The second major control switch failure is that of the turn signal switch. Oddly enough if your turn signal switch is of the type that is circularly mounted on the left handle bar, it probably hasn't failed, its just out of adjustment! This is a spring loaded push-button release switch and the problem will show up as the push-button cancel switch will not release, or won't turn on either a right or left turn when you push it in that direction.
To fix it, and the reason we call it a pain, is because you have to remove the switch unit from the handlebar. To do that remove the upper and lower Phillips head screws from the back of the handlebar mount, so you can access the actual switch rear plate cover. When you look at the inside of the switch back cover plate you'll see two little screws holding the metal tension plate in place. Back these tiny screws out until they are a little loose, and then test the turn signal function and cancel.
Back the screws out until these functions work again and then re-assemble the two long handlebar mounting screws to put the switch back on the scooter handlebar.
3. Connector Plug or Wire Connector Failure.
Generally speaking, compared to other motorscooters, the Motofino is excellent in the connector plug area, but still it is good to know these wire connectors do sometimes develop connection problems, so you need to know what to expect. In a Motofino, the plugs and snap-together barrel wire connectors are high quality and brass plated. Even through plug connectors have a postive snap together tab on the molded nylon plug, and its snapped, doesn't always mean connection is made. It should be, except sometimes a plug wire pin will back out a bit from the plug body so it doesn't make contact! Be sure and examine where each wire connects to a plug pin to be sure that pin hasn't backed out of its slot on the plug. Check the female and male side of the connector. If one is backed out, simply push it back in so it snaps in place.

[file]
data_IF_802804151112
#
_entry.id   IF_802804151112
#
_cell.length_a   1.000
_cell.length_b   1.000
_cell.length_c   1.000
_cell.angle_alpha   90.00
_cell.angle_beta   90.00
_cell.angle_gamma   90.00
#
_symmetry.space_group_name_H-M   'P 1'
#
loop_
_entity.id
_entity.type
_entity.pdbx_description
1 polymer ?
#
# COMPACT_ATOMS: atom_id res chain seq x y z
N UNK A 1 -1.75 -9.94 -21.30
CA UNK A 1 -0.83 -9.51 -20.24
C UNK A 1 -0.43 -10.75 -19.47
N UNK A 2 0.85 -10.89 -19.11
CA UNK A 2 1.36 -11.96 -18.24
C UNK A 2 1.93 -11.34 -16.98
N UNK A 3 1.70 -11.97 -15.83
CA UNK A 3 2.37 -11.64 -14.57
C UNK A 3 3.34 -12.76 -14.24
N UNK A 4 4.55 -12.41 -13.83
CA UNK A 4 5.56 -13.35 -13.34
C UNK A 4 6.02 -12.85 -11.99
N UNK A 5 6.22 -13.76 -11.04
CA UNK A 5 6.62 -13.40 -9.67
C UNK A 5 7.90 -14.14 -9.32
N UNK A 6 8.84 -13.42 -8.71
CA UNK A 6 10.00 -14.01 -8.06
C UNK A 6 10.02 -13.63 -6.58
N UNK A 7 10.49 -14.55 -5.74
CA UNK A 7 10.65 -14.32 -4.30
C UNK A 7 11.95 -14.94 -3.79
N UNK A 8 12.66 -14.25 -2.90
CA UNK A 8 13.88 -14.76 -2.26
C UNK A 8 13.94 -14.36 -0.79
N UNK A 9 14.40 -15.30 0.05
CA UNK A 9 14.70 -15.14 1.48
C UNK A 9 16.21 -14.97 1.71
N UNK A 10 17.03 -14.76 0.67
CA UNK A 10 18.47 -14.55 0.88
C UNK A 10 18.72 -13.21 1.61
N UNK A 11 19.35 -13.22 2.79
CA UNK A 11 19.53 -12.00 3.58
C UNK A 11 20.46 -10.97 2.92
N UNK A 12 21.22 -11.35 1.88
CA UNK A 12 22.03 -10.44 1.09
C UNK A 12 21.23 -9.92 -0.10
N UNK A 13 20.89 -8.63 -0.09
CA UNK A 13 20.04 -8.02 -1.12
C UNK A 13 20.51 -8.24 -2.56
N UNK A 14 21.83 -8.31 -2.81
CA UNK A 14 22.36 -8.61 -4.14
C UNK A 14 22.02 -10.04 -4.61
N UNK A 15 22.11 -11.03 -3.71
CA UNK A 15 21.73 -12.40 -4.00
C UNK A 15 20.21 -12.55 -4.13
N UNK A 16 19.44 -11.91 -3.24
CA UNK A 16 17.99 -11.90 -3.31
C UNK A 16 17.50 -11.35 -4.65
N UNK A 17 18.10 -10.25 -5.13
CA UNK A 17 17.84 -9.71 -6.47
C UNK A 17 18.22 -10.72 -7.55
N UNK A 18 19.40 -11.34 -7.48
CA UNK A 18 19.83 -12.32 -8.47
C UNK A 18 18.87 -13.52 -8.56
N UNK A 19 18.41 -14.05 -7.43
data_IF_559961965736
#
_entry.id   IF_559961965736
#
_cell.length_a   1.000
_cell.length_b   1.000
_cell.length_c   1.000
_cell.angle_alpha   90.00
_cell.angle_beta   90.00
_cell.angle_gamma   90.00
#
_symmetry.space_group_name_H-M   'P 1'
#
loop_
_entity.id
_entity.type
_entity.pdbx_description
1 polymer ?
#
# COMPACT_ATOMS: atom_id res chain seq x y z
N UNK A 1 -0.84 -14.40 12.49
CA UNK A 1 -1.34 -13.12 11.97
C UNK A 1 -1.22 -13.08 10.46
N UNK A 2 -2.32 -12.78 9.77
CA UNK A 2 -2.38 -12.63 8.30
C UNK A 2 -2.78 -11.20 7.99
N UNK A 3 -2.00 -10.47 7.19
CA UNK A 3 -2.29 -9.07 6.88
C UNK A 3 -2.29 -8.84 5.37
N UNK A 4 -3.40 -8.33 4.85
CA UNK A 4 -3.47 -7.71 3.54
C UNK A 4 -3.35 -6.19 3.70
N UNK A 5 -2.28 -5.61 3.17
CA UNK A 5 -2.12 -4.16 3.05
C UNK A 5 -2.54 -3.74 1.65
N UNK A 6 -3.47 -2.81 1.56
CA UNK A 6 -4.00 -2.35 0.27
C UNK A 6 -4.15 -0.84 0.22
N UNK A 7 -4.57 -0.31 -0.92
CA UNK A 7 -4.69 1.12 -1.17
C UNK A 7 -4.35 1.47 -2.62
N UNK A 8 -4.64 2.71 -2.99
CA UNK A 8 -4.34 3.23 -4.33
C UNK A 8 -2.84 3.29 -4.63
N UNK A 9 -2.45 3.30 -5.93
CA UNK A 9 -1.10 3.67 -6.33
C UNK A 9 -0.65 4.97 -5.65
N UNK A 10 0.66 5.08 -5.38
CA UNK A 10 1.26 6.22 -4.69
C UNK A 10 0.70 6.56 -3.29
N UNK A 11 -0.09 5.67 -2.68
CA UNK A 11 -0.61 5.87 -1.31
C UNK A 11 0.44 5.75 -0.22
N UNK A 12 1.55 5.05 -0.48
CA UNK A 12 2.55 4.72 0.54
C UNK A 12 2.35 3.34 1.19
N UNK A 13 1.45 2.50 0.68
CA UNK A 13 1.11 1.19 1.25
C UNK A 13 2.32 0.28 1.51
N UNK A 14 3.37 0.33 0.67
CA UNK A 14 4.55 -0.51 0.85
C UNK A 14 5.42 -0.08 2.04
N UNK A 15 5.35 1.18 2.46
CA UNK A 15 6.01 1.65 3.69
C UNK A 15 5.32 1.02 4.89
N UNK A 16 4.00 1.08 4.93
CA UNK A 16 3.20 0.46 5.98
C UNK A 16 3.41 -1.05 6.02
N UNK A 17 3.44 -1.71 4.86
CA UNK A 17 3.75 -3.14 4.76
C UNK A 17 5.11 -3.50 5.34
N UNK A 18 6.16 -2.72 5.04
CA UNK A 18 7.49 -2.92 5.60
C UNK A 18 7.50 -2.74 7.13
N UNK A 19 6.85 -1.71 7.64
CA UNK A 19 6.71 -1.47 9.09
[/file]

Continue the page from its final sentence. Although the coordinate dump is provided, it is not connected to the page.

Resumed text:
Scooters, more perhaps any other vehicle, have a tendency to wreak havoc on electrical plugs and connectors because of moisture pin corrosion, and the vibrations caused by our relatively high RPM engines.
One particular check you should make once in a while is the connector plug connections to your CDI unit. Any loose connection their can promote failure of the CDI unit, and cause you scooter to hesitate a speeds, or start unreliably. If the pins on your CDI unit are badly corroded, and you can't clean them up, get a new one from us. A Blue unit is for a 50cc Motofino, and a Black
one is for a 125 or 15occ.
CDI units are made to advance spark as dictated by the output curve of the engine alternator.
It isn't a good idea to use a generic CDI for best performance. Get a genuine Motofino unit.
All Motofino, like other Scooters use a "plug together" system of connecting electrical components and switches. It's always a great idea to examine all of the connections before you invest in a new part. Here is a generic diagram showing how everything is wired. It is generally correct except some of the color coding of wires may not be the same in your unit.